Using a 3D print service is good for people who are focused more on their 3D designs than the 3D printing process. It's also ideal for folks willing to spend some extra money to get not just a 3D printed part, but to create a final product out of their 3D model.

Reach out to an Online Community

Like every hobby out there, 3D printing has a thriving online community. There are various forums for specific models of printers, or just general enthusiasts of the hobby.

Not only can you do some research and ask questions, but you can also find people to print your designs! A great resource for those looking to have something printed is over at reddit at /r/3Dprintmything: A big forum full of people who will print items for a small fee.

Online Community Advantages:

  • Low-cost: If you are able to find someone to print an object for you, it's generally really low cost. The most expensive part of the process will be the shipping to get it to you.

  • You can ask questions: This is a big advantage over a professional grade print service. By interacting with members directly, you have a great opportunity to ask questions. That can include both general questions, and it can include questions about a specific model you want to get printed. More often than not, enthusiasts are extremely happy to talk about their hobby!

Online Community Disadvantages:

  • Sometimes tough to break in to: Some online communicates are close-knit and it might feel like it's tough to get involved. That said, I've found that if you respect the rules of the forum and post honest questions (after doing your own research first), there are more than enough people willing to help.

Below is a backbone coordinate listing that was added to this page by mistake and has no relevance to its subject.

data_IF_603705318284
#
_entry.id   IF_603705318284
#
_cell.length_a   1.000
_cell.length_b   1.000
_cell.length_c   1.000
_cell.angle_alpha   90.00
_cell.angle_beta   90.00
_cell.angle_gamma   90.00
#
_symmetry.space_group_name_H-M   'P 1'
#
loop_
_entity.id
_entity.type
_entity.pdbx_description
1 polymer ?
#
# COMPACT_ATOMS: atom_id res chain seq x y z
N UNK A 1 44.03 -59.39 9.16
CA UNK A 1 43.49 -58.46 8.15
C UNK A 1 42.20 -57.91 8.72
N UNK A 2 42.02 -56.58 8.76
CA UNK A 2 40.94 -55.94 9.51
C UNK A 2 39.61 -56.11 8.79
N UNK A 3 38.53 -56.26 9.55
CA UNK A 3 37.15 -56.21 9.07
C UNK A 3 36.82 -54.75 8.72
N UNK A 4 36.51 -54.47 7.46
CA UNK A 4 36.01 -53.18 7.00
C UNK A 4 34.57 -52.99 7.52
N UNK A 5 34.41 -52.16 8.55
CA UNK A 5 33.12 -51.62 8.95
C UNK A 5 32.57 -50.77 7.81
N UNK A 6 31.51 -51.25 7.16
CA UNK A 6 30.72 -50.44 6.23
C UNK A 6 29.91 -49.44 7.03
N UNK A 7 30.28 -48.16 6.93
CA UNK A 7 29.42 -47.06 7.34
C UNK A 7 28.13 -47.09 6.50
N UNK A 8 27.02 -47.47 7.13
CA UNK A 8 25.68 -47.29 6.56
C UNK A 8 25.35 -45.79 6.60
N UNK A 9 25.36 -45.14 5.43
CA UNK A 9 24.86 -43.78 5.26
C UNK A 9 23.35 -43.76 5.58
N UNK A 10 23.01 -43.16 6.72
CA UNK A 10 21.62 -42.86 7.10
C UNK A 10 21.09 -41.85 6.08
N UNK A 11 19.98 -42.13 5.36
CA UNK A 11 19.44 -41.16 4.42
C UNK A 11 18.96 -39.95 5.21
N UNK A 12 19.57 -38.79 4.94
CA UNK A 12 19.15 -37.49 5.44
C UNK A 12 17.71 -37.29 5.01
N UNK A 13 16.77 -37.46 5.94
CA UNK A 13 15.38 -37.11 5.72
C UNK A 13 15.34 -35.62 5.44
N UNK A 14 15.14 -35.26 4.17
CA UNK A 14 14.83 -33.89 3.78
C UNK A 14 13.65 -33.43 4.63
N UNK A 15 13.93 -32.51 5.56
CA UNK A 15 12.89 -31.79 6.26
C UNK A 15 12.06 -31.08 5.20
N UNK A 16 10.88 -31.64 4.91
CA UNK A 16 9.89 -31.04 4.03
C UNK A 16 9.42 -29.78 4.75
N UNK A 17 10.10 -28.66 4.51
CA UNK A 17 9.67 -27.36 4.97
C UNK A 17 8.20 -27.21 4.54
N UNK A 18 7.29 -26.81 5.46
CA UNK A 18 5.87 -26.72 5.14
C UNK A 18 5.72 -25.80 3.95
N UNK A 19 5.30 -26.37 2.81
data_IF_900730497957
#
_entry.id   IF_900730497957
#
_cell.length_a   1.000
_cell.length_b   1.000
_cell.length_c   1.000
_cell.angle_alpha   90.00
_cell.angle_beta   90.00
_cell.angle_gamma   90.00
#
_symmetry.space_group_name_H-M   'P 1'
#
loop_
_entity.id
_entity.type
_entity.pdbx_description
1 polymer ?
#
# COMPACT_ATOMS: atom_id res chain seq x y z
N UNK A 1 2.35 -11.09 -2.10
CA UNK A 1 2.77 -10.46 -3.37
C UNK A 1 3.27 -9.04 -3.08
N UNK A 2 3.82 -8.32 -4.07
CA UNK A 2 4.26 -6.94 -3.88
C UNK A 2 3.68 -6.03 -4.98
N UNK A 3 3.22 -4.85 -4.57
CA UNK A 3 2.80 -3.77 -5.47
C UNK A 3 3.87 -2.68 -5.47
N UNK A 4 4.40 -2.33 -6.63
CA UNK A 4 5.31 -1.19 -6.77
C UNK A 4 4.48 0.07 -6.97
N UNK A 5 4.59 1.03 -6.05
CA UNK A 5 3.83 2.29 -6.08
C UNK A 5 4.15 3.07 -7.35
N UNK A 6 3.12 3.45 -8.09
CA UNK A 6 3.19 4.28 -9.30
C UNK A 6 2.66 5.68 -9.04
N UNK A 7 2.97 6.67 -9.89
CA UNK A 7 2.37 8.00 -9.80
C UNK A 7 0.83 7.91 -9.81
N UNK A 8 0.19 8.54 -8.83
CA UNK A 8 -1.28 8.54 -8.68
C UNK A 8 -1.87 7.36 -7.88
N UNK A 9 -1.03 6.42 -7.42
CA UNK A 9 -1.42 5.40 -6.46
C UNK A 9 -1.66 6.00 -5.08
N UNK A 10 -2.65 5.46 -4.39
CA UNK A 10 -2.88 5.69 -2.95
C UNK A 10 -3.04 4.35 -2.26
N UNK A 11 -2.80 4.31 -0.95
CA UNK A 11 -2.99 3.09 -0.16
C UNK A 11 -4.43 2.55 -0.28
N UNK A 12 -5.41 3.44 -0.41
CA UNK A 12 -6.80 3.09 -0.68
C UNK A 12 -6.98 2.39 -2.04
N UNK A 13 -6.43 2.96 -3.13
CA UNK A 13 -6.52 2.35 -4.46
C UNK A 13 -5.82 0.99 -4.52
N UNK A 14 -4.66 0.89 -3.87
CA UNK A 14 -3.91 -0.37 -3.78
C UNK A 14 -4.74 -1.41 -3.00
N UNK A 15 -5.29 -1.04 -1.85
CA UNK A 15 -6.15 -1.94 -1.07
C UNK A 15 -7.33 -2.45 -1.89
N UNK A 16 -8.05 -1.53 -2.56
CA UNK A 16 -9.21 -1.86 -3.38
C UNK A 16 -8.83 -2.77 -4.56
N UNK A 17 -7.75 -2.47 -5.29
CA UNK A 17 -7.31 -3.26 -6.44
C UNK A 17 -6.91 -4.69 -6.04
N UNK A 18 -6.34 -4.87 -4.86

• No direct hands-on time: Just like the print services, if you get something printed by a random forum member, you will not see the process in person. You could ask them to take some pictures or video of your model being printed, so it's an improvement over the professional services. But still nothing compared to being hands-on!

Who is this method good for?

Online forums are great for everyone looking to get in to or who is already actively participating in a hobby. It's a great learning resource and there is an opportunity to directly ask and answer questions for others. If you are thinking about getting in to 3D printing, or are a seasoned veteran at it; you will have something you can learn from participating in forums.

Find a 3D Printer at a Local Library

Most people don't realize that public libraries across the country are taking on 3D printing as a tool to serve the community. Call your local library and see if they have one, you might be surprised with the answer!

Each library will have its own rules, restrictions, and methods for allowing visitors to use their 3D printers. One thing that's nearly a guarantee though, is that it will be very inexpensive compared to the other methods on this list.

Library Advantages:

  • Low-cost: Libraries are a great community resource and the purpose of them is to be able to deliver knowledge to everyone at low or no cost. This should hold true for tools like 3D printing as well.

  • Wealth of information: What is a library good for if not information on a topic? Being surrounded by books on engineering, design, possibly even 3D printing with hopefully some staff who can help is a good opportunity to get your 3D printing start!

Library Disadvantages:

  • Hit or miss knowledge: Most libraries train their staff to use 3D printers. That said, some libraries may have a specialist that is only there at certain days or times. Also, it's possible that the 3D printer has taken a back-seat to other priorities within the library. Don't lose hope though. If there are multiple libraries available with printers, try a few to see which one might be able to support 3D printing projects best.

  • Time may be limited: Depending on how a library runs their program, there might only be limited access to 3D printers. Not to mention if a library doesn't have a good focus on their 3D printing program, the machine could be down for maintenance relatively often.